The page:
Dialysis: Muscloskeletal Manifestations
Last updated: November 6, 2014
Synonym: Hemodialysis-related arthropathy.
ICD-9 Code: Amyloid arthropathy, 713.7.
Definition: These are syndromes related to muscles and joint structures seen in patients undergoing long-term renal dialysis.
Etiology: The cause of most hemodialysis-associated syndromes is unknown. Secondary hyperparathyroidism can lead to development of bone abnormalities. 132-Microglobulin amyloidosis and crystal deposition arthritis result from abnormalities of renal clearance.
Pathology: Arthritic syndromes associated with dialysis show erosive bone changes in <25%. Most synovial fluids are noninflammatory, except those associated with crystals. 132-Microglobulin deposits are observed in bone cysts and soft tissues such as those within the carpal tunnel.
Cardinal Findings: Arthralgias are common. A minority of patients show erosive changes in small joints of the hands. Amyloid deposition most commonly presents as CTS or characteristic bone cysts seen on radiographs.
Uncommon Findings: Myelopathy with paresis caused by amyloid deposition has been reported.
Diagnostic Tests: Biopsies of affected tissues are required to establish a diagnosis of amyloidosis. Radiographs of affected joints show bone cysts, erosions, or subperiosteal resorption of bone. Synovial fluid analyses are required to evaluate crystal deposition diseases.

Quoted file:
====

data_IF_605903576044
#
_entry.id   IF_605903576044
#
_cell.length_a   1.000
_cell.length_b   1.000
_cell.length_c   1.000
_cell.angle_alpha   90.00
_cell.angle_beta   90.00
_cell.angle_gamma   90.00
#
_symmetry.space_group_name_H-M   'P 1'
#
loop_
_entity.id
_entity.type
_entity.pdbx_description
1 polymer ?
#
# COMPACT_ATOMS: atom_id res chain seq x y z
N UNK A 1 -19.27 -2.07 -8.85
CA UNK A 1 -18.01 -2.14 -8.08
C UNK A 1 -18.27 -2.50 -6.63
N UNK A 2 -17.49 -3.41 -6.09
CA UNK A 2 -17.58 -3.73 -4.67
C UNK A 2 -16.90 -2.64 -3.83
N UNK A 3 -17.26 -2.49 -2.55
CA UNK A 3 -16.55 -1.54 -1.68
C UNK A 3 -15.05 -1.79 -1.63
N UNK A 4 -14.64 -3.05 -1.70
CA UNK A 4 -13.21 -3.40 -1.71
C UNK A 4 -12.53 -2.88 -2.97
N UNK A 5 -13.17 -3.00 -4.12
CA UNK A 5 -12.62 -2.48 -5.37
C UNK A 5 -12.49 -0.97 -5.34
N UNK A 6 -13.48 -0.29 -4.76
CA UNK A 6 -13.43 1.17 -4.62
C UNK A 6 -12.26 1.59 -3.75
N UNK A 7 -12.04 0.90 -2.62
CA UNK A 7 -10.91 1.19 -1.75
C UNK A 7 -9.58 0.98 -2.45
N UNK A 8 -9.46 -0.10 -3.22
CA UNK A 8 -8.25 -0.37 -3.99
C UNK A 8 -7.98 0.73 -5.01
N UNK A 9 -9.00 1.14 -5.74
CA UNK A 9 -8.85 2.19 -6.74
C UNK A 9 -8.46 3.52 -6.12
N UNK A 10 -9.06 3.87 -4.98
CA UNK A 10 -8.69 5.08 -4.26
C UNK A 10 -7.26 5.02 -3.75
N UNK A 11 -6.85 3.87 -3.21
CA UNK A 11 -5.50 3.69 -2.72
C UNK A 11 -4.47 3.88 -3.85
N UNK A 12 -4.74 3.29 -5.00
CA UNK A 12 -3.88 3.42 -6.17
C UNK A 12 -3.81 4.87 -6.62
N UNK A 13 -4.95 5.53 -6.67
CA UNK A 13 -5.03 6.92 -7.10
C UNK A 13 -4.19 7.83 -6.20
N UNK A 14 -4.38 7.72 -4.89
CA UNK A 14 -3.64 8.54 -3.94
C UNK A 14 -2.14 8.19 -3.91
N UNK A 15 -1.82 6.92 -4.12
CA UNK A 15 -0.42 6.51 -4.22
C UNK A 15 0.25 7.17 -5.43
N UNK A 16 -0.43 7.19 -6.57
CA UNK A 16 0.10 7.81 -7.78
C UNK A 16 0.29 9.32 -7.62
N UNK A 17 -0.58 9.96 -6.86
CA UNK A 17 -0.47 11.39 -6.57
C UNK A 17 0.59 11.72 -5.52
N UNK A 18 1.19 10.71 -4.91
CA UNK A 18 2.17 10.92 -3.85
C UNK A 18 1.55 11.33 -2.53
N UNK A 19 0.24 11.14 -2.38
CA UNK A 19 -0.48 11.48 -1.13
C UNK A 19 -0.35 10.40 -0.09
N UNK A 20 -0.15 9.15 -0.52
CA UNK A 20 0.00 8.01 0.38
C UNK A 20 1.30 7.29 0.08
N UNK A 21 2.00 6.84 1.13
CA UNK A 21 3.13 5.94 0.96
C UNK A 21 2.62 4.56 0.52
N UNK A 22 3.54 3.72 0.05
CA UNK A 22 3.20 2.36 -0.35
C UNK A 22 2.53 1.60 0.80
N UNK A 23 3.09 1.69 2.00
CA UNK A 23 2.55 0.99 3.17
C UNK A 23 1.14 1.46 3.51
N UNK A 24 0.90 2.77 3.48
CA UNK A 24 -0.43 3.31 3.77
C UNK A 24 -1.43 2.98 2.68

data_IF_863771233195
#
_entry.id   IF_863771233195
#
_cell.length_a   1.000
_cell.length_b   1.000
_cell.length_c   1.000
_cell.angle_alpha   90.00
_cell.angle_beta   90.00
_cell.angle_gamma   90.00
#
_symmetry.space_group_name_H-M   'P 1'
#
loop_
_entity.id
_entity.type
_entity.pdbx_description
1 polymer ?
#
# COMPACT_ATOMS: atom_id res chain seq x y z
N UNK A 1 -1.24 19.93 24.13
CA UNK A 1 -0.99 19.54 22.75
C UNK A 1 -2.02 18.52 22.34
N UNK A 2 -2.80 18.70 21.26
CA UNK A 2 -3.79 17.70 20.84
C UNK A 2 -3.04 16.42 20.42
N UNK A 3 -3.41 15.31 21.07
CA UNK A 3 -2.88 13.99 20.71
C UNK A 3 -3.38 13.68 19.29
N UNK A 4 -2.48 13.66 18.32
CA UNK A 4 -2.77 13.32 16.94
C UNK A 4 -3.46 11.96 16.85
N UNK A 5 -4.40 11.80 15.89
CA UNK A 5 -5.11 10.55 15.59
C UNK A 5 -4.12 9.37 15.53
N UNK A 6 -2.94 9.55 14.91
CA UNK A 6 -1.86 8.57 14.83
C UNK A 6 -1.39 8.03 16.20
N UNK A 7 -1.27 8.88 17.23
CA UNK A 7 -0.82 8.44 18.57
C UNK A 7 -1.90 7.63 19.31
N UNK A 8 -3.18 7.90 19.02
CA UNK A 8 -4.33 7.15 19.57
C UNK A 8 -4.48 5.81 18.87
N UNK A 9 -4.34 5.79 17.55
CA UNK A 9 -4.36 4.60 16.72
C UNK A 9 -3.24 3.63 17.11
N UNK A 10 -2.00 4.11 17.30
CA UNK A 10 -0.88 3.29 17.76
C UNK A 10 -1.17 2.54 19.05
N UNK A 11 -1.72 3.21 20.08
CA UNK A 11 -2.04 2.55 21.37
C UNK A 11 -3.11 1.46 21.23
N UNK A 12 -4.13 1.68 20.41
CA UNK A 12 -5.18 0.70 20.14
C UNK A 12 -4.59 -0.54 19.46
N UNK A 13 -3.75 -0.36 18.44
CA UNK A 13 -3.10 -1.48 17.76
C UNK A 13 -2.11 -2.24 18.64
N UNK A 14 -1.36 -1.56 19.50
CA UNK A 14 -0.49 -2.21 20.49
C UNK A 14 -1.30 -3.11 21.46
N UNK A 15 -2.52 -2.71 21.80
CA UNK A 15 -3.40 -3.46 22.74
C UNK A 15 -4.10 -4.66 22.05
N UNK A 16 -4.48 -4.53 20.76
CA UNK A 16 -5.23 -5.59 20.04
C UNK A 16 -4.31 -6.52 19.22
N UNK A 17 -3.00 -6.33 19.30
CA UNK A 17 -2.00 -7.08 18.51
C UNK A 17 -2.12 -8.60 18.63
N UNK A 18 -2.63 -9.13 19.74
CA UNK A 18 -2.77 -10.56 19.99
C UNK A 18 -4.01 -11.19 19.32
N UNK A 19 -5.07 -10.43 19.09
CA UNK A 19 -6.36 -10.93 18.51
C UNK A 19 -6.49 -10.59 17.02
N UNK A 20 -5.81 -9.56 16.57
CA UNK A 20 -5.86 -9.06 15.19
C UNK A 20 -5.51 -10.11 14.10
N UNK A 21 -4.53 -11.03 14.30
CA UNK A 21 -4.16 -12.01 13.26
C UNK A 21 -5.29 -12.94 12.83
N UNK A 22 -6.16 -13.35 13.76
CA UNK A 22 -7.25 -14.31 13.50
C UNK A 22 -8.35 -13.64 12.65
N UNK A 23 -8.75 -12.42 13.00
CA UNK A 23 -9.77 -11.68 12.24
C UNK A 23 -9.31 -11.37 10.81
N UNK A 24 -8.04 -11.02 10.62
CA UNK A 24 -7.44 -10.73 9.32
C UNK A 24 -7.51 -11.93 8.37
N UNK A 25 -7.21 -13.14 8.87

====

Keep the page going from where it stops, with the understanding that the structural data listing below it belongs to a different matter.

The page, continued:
Keys to Diagnosis: Persistent symptoms referable to joints or periarticular tissues in the setting of hemodialysis should prompt further investigation.
Differential Diagnosis: Hyperparathyroidism, idiopathic CTS (not related to amyloid deposition), and other metabolic disorders should be considered.
Therapy: Amyloid deposition in some patients may be slowed by changing the membrane used for dialysis. Symptomatic CTS may require surgical intervention. Nonspecific arthralgias and other joint complaints may be treated symptomatically, with use of analgesics dictated by the underlying medical condition and the drugs mode of clearance or half-life. Treatment of crystal arthritis may also be limited by the underlying condition.
Prognosis: Patients with amyloid are difficult to treat and have a more limited prognosis than those with other dialysis-related syndromes, which probably do not significantly alter the patient’s course.
Menerey K, Braunstein E, Brown M, et al. Musculoskeletal symptoms related to arthropathy in patients receiving dialysis. J Rheumatol 1988;15:1848–1854. PMID:3230570